It is a bit surprising that so many companies still use the same technology for cutting foam trays out of a web as they do for punching out steel parts for cars. It seems that there must be a better way to cut out trays. This was my father's (George Braddon II) mindset when he invented the "serrated" steel rule die trim tool.
After 15 years as a process engineer for Mobil Chemical (now Pactiv), George started his own company making Polystyrene (PS) foam food packaging trays. While new to the business, he was frustrated by the high cost and long lead times required for punch and die trim tools (Figure1). These complicated assemblies typically produce cracked tray edges and angel hair. Angel hairs are long strands of foam that are the result of the cutting process when using punch and die tooling and can be considered a source of foreign material in the eyes of the Global Food Safety Initiative (Figure 2). As a result, he set out to develop a new system that would be low in cost, easy to maintain, and have better cutting performance in terms of controlling foreign material.
According to George, "We expiermented with the blade pushing into brush-type materials and upholstery foams, finding that pushing into a simple 'slot' was the most effective (Figure 4). The key to the technology is that the teeth on the steel rule die need to be sharp so it can cut the material cleanly with very low force."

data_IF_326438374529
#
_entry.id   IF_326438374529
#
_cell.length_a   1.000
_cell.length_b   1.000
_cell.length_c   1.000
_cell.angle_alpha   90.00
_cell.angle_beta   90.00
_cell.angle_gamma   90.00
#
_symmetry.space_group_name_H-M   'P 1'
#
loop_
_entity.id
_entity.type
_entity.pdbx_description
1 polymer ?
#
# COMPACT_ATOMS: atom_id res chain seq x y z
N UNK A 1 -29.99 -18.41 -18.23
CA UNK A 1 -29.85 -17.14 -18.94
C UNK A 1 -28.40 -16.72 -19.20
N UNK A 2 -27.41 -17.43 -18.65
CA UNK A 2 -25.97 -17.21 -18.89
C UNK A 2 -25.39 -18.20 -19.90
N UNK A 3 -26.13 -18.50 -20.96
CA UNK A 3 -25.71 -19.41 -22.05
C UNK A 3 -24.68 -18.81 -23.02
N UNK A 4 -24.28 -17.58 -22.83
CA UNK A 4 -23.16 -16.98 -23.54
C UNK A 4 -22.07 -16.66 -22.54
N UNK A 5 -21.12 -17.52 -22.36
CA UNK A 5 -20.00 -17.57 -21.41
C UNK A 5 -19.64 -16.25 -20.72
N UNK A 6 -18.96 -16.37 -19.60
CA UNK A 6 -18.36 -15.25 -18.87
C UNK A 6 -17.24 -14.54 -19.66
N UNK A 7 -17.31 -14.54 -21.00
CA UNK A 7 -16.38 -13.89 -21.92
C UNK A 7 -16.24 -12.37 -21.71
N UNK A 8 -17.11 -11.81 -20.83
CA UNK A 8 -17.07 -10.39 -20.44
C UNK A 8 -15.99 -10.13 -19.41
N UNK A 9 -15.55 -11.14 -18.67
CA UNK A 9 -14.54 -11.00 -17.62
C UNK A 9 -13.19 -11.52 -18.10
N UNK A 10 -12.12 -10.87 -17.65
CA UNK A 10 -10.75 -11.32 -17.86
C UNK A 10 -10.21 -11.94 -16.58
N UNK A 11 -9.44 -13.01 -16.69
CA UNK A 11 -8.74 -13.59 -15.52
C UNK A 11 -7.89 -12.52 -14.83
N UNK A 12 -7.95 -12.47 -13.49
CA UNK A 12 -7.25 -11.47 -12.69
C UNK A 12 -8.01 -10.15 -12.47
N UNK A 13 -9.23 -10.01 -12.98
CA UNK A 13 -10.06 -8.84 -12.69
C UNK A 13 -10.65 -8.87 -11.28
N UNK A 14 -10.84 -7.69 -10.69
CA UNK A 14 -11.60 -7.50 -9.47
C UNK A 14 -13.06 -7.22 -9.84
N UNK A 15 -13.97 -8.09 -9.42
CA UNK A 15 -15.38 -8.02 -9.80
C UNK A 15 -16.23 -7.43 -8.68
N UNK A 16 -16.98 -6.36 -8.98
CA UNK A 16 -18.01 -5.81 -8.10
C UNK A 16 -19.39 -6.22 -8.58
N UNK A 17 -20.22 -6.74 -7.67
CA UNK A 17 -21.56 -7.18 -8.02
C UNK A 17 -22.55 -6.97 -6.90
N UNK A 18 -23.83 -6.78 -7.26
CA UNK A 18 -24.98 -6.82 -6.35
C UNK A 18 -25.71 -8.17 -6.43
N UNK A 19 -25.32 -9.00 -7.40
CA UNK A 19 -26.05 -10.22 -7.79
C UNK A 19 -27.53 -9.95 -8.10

George was very happy with the results and was able to lower his tooling costs such that he was able to provide the full product line that his customers required. Today Commodore is well known in the industry as having the highest quality trays in the market.
While the initial technology worked very well for supermarket trays, plates and hinge lid containers, the thick flange trays required additional development. Today, we are trimming thick flanges virtually dust free. If you have any questions or would like a proposal, please call me at 585-657-7777 ext 223 or click below to view our mold and trim tool brochure.